Above : A young lady smells the freshness of flowers during the 1ST IFTEX flowers exhibition held in Nairobi on March. It was a successful first exhibition of its kind with exhibitors coming from across the world.

In November 2007, I was contracted by a prominent international magazine to do an in depth news feature on the impact of flower farming in lake Naivasha and its environs.

This was years after I had published what I –an armchair environment journalist then- thought was the gospel truth about what ails the lake.

I was elated with what I believe was a “golden” opportunity to prove my long held hypothesis that flower farms do, indeed, wreak havoc on the lake and its environs. I was also fully armed with a detailed report done earlier by a human rights organization.

A professional photojournalist accompanied me and we had to dig deeper than I had earlier thought to prove my hypothesis.

We started by seeking the Kenya flower council for two reasons-to interview its CEO, Ms Jane Ngige, and to request the cooperation of, and access to, big –time flower concerns.

We started off by hearing out those who have always harboured the greatest beef with local flower industry.

They include a number of local fishermen, some residents of settlements such as Karagita, Kayole and Naivasha town, ex-workers of flower farms, members of Maasai community, and a retinue of NGO representatives, as well as freelance activists.

From this lot, we received long jeremiads about the untold havoc Naivasha’s flower industry had caused the water resources and the entire ecosystem.

Then we went on to listen to the other side of the story by hearing out officials of umbrella bodies such as Lake Naivasha Riparian Association and the management in a sample of the farms.

Many in this group were so apprehensive of the nature of our inquiry that they asked me to send to them a set of questions in advance.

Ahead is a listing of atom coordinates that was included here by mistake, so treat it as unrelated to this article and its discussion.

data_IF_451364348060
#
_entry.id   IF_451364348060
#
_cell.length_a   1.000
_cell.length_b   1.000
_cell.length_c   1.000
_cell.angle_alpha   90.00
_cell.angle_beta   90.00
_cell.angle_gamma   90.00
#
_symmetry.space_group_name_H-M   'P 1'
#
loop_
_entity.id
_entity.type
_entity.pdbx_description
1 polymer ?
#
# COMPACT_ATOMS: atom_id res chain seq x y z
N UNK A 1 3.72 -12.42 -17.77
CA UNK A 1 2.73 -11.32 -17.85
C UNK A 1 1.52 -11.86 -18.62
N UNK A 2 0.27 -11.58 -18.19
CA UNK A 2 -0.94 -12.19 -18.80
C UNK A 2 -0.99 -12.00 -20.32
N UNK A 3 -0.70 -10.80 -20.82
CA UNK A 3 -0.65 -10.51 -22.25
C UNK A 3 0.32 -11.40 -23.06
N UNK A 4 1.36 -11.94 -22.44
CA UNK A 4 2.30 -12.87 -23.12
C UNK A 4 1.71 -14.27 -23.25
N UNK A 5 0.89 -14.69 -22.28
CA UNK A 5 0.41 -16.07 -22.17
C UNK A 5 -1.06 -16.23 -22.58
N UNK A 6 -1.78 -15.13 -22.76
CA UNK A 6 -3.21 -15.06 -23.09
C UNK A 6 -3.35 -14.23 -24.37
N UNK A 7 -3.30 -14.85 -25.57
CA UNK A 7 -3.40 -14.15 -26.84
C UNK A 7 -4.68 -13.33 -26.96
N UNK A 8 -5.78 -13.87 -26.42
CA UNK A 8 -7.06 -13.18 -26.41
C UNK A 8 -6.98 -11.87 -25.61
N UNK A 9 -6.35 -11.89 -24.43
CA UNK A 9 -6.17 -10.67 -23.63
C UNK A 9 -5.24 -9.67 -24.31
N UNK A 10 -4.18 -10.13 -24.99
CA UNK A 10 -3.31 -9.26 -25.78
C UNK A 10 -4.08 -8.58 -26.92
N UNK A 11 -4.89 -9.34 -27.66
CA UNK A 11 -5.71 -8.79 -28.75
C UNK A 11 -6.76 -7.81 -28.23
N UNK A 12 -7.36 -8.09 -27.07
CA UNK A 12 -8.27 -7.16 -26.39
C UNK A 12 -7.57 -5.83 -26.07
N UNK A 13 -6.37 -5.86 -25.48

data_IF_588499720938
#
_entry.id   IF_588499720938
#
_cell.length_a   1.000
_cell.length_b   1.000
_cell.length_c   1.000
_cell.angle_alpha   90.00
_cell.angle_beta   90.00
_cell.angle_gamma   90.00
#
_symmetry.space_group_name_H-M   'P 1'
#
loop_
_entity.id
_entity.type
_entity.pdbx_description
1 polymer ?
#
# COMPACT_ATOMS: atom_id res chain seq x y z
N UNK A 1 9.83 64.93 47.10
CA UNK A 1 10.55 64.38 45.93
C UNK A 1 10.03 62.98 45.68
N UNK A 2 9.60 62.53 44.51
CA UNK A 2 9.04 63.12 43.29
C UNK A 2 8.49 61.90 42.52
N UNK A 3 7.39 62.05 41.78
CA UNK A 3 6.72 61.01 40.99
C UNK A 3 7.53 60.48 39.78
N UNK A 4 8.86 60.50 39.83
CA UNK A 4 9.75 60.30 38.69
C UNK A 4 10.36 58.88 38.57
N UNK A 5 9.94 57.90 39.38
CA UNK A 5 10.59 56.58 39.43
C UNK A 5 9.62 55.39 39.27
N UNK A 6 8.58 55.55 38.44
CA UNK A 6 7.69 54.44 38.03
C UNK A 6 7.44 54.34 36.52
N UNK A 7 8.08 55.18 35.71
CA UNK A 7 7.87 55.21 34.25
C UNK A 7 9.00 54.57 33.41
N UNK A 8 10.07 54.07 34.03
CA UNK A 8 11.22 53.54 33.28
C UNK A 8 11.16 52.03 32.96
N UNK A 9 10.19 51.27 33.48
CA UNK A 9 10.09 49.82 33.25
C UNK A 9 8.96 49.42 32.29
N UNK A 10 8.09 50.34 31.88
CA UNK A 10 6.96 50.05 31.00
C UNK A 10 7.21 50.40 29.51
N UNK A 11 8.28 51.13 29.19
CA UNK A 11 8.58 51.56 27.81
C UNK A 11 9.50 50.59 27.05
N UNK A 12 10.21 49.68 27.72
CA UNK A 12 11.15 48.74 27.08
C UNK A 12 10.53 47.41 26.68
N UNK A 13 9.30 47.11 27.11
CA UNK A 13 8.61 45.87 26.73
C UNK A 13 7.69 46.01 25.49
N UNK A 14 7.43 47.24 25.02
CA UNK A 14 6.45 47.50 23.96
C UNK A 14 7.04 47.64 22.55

Some of flower farms did not want to give us access to every corner of their facilities while some, like the giant Oserian, allowed us the freedom to tour and photograph whatever we wanted, and even arranged to have a panel of experts address every question we raised, as well as the concern by local people.

At some point, we collected and shipped samples of water flowing in one of the drains that emptied in to the lake and shipped into Germany for testing, hoping to prove that the farm emptied pesticide-laden waste water into the lake.

The tests turned out to be negative. Then we visited the third and final group that consisted of smallholder farmers whose modest concerns are lined up along the entire course of the lake’s tributaries such as Gilgil, Turasha and Malewa.

Here, we found people who farms all the way to the banks of the rivers and who were then not regulated whatsoever by any local or national water-governance institution.

We couldn’t help but conclude that an unspecified amount of the agro chemicals by most of the small-holders farmers must have found its way into tributaries before landing into the lake.

And from numerous publications, we learned that a big amount of the lake’s water is used up by local hotels, the Kenya Generating Company and that water from River Malewa is diverted to Nakuru County- which is not part of the Lake Naivasha Basin.

The Naivasha Municipal Council operates a dilapidated sewerage system that results in raw sewage finding its way into the lake.

I concluded that it would be inaccurate to direct the entire blame on one group of people operating there and that journalists would be wise not to listen to just one side of the story because there is a long running blame game in which nobody owns up.

When all is said and done, Lake Naivasha remains a shared resource and different players will have to come together, own up on whatever they have been up to, and engage in decisive actions to support initiatives aimed at saving the lake.

By John Mbaria

Mr. Mbaria is a consultant writer on environmental issues (

Daily Nation Wednesday May 23, 2012- Opinion- page 13.